We believe this particular system is too heavily weighted in favor of processor performance. There’s no need for a Core i7-3930K in a gaming computer. Many modern games barely take advantage of four cores, nevermind six. HP would provide a better experience if it dropped the 3930K for a 2500K and crammed in a faster graphics card, such as a Radeon 6870 or Nvidia GeForce GTX 560. However, there may not be room in the case to do so.

Cooling

Expelling the heat built up by a high-end graphics card is always important for a gaming PC, but the Phoenix needs to do more than stay cool. It needs to game well without causing nearby relatives to fear a helicopter is about to land on the roof.

HP-Pavilion-HPE-h9-Phoenix-review-right-sideAt idle the Phoenix has no problem accomplishing this goal. It’s as quiet as a less powerful mainstream desktop. Load up a demanding game and the story changes – a bit. Most of the noise seems to come from the GPU fan, which must speed up to keep internal GPU temperatures at a cozy 80 degrees Celsius.

The increase in fan noise is easily noticeable, but far from intolerable, even when dealing with stress-testing benchmarks like Furmark. We think that the Phoenix remains quiet and cool enough to be acceptable even in a family room or home theater.

Conclusion

The Phoenix has good bones. The enclosure is hard to work with and the layout is strange, but we have a hard time arguing with the apparent cooling benefits or the system’s inverted motherboard. This desktop is a compromise, but the sacrifices made are outweighed by the benefits gained.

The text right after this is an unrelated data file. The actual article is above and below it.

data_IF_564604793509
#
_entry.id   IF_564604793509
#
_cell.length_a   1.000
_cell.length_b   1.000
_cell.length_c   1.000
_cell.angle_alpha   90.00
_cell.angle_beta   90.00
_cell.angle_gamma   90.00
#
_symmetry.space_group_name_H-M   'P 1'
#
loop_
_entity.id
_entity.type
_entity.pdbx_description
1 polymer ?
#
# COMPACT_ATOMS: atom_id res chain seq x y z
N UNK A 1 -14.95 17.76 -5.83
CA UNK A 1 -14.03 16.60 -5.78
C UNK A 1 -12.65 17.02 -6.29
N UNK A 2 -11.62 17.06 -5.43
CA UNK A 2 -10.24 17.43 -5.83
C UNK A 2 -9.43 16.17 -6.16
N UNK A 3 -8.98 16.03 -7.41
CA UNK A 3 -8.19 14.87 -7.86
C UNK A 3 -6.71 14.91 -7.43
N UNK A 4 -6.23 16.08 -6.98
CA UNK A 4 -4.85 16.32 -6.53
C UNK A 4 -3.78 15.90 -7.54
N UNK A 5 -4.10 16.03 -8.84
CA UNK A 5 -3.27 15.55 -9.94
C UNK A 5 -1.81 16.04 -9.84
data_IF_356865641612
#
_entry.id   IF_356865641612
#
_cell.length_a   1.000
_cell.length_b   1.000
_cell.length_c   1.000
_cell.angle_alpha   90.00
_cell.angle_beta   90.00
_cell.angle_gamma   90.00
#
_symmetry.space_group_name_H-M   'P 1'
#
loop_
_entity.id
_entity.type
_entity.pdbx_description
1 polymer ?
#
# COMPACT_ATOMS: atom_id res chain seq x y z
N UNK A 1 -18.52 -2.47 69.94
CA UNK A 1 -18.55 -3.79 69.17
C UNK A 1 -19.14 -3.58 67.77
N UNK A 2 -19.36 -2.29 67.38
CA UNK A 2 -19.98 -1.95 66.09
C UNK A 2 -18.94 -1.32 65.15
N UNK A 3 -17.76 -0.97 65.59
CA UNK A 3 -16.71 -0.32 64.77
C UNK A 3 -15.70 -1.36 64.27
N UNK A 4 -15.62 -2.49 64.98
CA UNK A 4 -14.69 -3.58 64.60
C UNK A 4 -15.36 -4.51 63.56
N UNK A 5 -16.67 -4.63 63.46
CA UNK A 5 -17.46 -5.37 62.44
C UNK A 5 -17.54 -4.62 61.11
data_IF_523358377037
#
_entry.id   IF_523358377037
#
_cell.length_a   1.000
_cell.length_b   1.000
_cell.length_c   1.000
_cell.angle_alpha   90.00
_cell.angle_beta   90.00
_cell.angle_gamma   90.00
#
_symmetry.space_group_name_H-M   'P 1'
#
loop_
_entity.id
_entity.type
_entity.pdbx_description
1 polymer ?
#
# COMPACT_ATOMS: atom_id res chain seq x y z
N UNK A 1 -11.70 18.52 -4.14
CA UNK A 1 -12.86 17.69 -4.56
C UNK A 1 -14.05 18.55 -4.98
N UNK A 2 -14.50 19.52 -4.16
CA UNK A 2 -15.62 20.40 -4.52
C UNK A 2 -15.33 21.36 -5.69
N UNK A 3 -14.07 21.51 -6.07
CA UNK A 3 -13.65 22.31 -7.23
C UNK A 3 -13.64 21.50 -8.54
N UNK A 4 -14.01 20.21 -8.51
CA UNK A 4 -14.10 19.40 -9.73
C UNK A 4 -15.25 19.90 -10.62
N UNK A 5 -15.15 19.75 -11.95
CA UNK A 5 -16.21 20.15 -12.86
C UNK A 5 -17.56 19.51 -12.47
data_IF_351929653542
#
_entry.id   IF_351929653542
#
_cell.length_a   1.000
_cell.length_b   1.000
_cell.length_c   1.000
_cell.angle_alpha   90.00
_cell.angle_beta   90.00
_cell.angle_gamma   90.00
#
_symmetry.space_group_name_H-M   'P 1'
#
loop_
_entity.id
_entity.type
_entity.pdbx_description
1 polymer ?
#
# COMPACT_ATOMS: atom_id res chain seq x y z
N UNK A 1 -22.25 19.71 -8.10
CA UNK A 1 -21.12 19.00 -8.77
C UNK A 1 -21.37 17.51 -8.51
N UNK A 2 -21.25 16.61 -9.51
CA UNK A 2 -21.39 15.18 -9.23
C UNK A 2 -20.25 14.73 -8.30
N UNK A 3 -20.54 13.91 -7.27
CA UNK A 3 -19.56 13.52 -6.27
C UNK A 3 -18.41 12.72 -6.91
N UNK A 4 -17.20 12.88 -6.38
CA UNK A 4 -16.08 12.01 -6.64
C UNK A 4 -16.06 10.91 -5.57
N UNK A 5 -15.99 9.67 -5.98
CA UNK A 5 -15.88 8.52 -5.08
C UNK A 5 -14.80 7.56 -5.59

We are less enthralled by the hardware configuration that HP provided in our review unit. It pairs an incredibly powerful processor with a mid-range video card. That would make sense if the Phoenix was supposed to be a multi-purpose workstation, but for gaming it doesn’t provide a good value.

HP sells a solution. The Phoenix h9t, a step below the h9xt we reviewed, can be had with a Core i7-2600 processor and the same Radeon 6850 graphics card for just under $1400. Our past experience suggests that the processor downgrade will have almost no impact on gaming performance, so you can keep the extra $400 and enjoy a nearly identical experience.

The h9t is the fastest configuration we can recommend. Due to space and heat limitations the Radeon 6850 is the best card available with this desktop no matter what version you choose. Though this does severely limit the performance of the high-end configurations.

If you pick the Phoenix h9t with a Radeon 6850 you’ll find it to be an affordable and capable gaming desktop. Similar configurations from custom manufacturers are slightly more expensive or much larger, qualities that may exclude them from use as a multi-purpose family PC. HP has managed to carve itself a niche – but the company will have to offer more powerful video card options to expand it.

Highs:

  • Small enclosure
  • Affordable price of entry
  • Agreeable aesthetics
  • Quiet operation even when gaming

Lows:

  • Video card options are limited
  • Processor is over-kill for gaming
  • Replacing components is difficult
  • Limited space for expansion